Adrian Peterson was faced with a few options when it came to recovering from a torn meniscus and he elected for surgery. Here's what could happen in the future.

Peterson, who is in his 10th NFL season, has now gone under the knife for his knee two times. The Vikings star tore his ACL and MCL in 2011 and managed to return for Week 1 of the 2012 season.

That was a little time ago. The 31 year old running back can't have a full sense of security when it comes to his NFL career. Minnesota is on the hook to owe Peterson $18 million for next season alone. Spoiler, The Vikings are NOT going to pay him that next year.

The Vikings were going to look into re-working the deal heading into next year, especially with Sam Bradford being owed $17 million for 2017. That made this year kind of like a contract year for Peterson, in regards to the Vikings or any other NFL team. In his first two games this season Peterson has rushed 31 times for 50 yards. That alone won't keep the contract for next year when other players such as Xavier Rhodes and Sharrif Floyd are due for a payday.

So what are some of the options from a business side that Peterson had to think about?

  1. Rehab and return this season - The offensive line hasn't helped the running back much to start the year. If Peterson was to rush back from injury, his numbers might continue to be as bad as they have been at the start. There would also be the chance of re-injury at that point. The benefit? He would have the chance to play for his contract and dictate how much he earns. This obviously didn't happen.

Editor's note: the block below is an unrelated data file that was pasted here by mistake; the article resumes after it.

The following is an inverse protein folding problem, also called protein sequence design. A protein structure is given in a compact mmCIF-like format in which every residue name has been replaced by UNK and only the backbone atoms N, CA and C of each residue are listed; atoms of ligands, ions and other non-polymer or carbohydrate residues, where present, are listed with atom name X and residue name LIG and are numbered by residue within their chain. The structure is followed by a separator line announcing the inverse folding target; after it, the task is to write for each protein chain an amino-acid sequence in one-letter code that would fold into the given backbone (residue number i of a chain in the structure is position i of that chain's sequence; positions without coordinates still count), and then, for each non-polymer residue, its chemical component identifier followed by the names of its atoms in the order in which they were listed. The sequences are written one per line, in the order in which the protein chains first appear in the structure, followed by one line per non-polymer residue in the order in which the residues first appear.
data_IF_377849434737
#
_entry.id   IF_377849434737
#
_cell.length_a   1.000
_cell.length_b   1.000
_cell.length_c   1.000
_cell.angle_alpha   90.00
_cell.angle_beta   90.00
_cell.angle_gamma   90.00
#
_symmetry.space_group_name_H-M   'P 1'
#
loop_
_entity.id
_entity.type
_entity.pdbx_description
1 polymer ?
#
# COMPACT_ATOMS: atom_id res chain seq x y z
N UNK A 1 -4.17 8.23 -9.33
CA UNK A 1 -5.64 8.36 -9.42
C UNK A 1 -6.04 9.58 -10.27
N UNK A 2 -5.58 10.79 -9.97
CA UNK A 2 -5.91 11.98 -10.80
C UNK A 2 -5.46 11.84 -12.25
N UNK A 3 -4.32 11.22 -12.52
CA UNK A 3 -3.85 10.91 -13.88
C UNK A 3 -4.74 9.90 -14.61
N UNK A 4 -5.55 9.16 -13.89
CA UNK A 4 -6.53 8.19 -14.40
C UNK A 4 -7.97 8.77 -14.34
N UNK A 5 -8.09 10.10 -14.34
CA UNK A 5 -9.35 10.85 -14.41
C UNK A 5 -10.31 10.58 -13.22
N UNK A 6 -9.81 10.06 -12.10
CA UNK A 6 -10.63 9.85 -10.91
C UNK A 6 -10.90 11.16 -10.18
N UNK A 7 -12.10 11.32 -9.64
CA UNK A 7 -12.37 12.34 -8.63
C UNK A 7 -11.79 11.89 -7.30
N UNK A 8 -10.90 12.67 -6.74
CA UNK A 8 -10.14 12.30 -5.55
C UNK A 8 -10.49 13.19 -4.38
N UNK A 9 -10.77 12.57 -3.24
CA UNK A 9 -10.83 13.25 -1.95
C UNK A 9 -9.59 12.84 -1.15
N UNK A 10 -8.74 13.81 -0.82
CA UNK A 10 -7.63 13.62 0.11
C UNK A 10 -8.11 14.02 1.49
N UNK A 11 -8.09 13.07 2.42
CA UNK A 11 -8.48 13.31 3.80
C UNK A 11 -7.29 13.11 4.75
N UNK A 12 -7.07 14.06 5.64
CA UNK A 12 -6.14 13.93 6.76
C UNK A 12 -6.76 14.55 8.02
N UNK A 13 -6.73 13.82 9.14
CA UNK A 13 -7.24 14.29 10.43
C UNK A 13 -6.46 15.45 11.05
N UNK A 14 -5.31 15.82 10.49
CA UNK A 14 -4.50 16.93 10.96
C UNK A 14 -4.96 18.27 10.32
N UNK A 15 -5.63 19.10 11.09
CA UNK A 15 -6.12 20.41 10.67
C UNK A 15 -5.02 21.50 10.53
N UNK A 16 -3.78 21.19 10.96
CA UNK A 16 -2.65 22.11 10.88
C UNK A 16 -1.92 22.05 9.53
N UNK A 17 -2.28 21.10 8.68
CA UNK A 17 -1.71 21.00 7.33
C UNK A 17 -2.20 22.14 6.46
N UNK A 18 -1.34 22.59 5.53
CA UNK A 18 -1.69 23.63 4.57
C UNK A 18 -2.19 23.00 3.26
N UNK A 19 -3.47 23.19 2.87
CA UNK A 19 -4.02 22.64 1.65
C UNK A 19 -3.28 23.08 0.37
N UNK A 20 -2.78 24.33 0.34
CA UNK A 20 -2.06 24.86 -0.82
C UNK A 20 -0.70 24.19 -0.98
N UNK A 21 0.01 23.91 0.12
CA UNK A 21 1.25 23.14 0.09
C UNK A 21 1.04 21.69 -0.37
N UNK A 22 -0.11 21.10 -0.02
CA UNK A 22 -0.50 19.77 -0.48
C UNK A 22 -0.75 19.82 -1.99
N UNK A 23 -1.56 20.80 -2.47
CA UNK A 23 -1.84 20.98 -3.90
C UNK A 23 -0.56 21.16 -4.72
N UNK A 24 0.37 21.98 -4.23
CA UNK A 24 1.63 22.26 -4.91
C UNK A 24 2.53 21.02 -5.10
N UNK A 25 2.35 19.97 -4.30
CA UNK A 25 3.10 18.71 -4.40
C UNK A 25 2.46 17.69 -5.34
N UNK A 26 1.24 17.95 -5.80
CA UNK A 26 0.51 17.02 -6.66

2. Take surgery and potentially return - This option is still on the table but comes with a risk but high reward. If the Vikings are able to continue towards the playoffs without Peterson, his value automatically decreases. If he's able to return and help push the Vikings to the playoffs, his case for his high contract would be warranted. Would all depend on how quick he can get back on the field.
  3. Take surgery and DON'T return - Now this is playing the market and has the situation that gives the most to gain and lose. Again, the Vikings are not going to pay him based on his current contract. This would give him the chance to get the issues fixed, and then rehab it back to top form while not sacrificing numbers/stats. In this scenario, the running back would probably be on another NFL team next season. He would be able to present his case to teams about how he has recovered and how he will be the Adrian Peterson we all know. He could potentially be paid more by some teams compared to others. Let's make this clear, Peterson won't receive $18 million from anyone, but the market would dictate his value. It would be essentially taking a bet on himself. The other side of the market? The extreme scenario would be for no NFL team taking a chance on a (then) 32 year old running back with two knee surgeries...but I wouldn't count on that.

It will be very interesting to see how this plays out from the business perspective as it's all fluid. I would bet he's in the NFL next year, but as of now it seems like it will be outside of Minnesota just from the business side of things.